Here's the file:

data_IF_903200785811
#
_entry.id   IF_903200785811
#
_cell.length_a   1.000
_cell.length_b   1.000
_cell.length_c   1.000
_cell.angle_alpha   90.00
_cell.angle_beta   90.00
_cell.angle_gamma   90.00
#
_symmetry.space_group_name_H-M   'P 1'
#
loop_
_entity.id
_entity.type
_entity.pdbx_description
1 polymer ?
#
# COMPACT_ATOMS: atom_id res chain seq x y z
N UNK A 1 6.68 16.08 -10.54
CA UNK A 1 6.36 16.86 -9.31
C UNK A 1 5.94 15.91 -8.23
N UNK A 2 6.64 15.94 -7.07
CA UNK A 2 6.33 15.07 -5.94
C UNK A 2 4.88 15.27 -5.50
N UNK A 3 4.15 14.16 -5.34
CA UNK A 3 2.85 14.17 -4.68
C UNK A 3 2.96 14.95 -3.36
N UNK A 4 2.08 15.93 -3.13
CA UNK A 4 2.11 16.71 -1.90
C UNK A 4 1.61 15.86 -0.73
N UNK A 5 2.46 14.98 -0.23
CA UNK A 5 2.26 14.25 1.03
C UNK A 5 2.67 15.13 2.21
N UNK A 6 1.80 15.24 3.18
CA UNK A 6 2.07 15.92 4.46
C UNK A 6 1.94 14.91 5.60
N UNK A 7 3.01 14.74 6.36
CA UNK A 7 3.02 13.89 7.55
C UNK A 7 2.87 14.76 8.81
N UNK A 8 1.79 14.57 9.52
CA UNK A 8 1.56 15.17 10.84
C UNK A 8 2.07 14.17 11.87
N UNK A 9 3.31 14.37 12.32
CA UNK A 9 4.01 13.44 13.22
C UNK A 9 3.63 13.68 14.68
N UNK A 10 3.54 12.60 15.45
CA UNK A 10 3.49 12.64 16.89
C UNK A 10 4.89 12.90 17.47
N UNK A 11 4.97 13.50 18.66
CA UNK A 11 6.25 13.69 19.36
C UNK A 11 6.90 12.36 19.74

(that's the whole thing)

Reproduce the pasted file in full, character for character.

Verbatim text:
data_IF_903200785811
#
_entry.id   IF_903200785811
#
_cell.length_a   1.000
_cell.length_b   1.000
_cell.length_c   1.000
_cell.angle_alpha   90.00
_cell.angle_beta   90.00
_cell.angle_gamma   90.00
#
_symmetry.space_group_name_H-M   'P 1'
#
loop_
_entity.id
_entity.type
_entity.pdbx_description
1 polymer ?
#
# COMPACT_ATOMS: atom_id res chain seq x y z
N UNK A 1 6.68 16.08 -10.54
CA UNK A 1 6.36 16.86 -9.31
C UNK A 1 5.94 15.91 -8.23
N UNK A 2 6.64 15.94 -7.07
CA UNK A 2 6.33 15.07 -5.94
C UNK A 2 4.88 15.27 -5.50
N UNK A 3 4.15 14.16 -5.34
CA UNK A 3 2.85 14.17 -4.68
C UNK A 3 2.96 14.95 -3.36
N UNK A 4 2.08 15.93 -3.13
CA UNK A 4 2.11 16.71 -1.90
C UNK A 4 1.61 15.86 -0.73
N UNK A 5 2.46 14.98 -0.23
CA UNK A 5 2.26 14.25 1.03
C UNK A 5 2.67 15.13 2.21
N UNK A 6 1.80 15.24 3.18
CA UNK A 6 2.07 15.92 4.46
C UNK A 6 1.94 14.91 5.60
N UNK A 7 3.01 14.74 6.36
CA UNK A 7 3.02 13.89 7.55
C UNK A 7 2.87 14.76 8.81
N UNK A 8 1.79 14.57 9.52
CA UNK A 8 1.56 15.17 10.84
C UNK A 8 2.07 14.17 11.87
N UNK A 9 3.31 14.37 12.32
CA UNK A 9 4.01 13.44 13.22
C UNK A 9 3.63 13.68 14.68
N UNK A 10 3.54 12.60 15.45
CA UNK A 10 3.49 12.64 16.89
C UNK A 10 4.89 12.90 17.47
N UNK A 11 4.97 13.50 18.66
CA UNK A 11 6.25 13.69 19.36
C UNK A 11 6.90 12.36 19.74